Most and Least Reliable Printer Brands

Laser printers tend to be larger than inkjets and are often more expensive, but they have distinct advantages. They churn out pages of text much faster, generally with better quality. They don’t have ink nozzles, so clogs aren’t a problem. Plus, they don’t waste toner on maintenance cycles, unlike most inkjets, which use ink just to keep the nozzles clean. Toner cartridges don’t dry up like ink cartridges do, either, which means many people wind up spending less money on replacements.

You can choose between black-and-white and color laser printers, and then between all-in-one models and single-function printers. Consumer Reports has reliability data for each of those four categories. 

Printers that use inkjet cartridges are the most popular among CR members, making up 73 percent of the units in our study. They’re versatile and typically far better at printing photos than laser printers. They tend to be cheap to buy, and companies are aggressive in marketing these models because they make money on the back end by selling expensive replacement ink cartridges to their customers.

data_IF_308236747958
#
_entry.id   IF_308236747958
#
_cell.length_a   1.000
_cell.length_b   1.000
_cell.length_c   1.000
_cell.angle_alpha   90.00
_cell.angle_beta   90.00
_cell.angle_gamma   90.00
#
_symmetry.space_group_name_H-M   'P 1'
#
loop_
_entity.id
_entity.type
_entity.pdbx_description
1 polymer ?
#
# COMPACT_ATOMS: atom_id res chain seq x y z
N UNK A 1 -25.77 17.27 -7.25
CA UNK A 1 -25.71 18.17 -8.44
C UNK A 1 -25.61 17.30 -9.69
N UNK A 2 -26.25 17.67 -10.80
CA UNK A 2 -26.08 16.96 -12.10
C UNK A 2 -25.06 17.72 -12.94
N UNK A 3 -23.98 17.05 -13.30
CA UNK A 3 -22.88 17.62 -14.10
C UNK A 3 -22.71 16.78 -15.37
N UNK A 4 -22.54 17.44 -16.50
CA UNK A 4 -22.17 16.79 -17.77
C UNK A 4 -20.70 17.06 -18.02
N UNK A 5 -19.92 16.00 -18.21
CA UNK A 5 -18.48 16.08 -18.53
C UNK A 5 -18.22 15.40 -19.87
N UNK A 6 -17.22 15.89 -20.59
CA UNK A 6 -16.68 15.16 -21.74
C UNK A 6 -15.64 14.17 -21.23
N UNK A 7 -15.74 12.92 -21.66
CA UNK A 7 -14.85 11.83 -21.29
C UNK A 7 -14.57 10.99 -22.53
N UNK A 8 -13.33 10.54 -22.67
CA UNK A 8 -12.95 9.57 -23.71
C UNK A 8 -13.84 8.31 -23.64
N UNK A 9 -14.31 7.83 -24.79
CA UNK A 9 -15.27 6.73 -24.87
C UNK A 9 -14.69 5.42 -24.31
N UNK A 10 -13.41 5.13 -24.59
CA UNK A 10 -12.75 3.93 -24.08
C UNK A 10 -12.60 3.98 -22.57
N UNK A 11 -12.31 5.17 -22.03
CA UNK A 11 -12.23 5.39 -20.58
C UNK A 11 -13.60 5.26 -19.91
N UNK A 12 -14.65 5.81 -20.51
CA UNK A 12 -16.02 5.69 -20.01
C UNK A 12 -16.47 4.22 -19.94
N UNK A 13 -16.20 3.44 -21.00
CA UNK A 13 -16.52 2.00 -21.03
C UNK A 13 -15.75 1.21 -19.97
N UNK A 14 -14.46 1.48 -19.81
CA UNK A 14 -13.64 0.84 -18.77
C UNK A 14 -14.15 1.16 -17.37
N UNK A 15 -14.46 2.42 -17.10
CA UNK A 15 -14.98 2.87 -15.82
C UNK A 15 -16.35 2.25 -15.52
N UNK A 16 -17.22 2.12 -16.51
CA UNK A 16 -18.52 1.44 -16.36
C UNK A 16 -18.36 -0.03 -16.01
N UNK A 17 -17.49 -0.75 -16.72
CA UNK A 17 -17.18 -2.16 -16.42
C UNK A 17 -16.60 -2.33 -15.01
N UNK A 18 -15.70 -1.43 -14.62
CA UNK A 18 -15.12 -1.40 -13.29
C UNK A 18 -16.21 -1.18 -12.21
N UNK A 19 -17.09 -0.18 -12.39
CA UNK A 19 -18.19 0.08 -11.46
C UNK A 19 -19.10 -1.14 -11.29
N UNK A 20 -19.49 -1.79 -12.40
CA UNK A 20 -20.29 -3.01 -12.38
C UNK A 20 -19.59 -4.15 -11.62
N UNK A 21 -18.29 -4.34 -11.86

The bad news is that in general, inkjet printers are less reliable than laser printers, which is why we advise consumers to consider laser printers. None of the inkjet brands in our survey merit a high reliability rating.

Below, we’ll break down the most reliable brands for each type of printer, as well as highlights of some of the best models from CR’s printer ratings.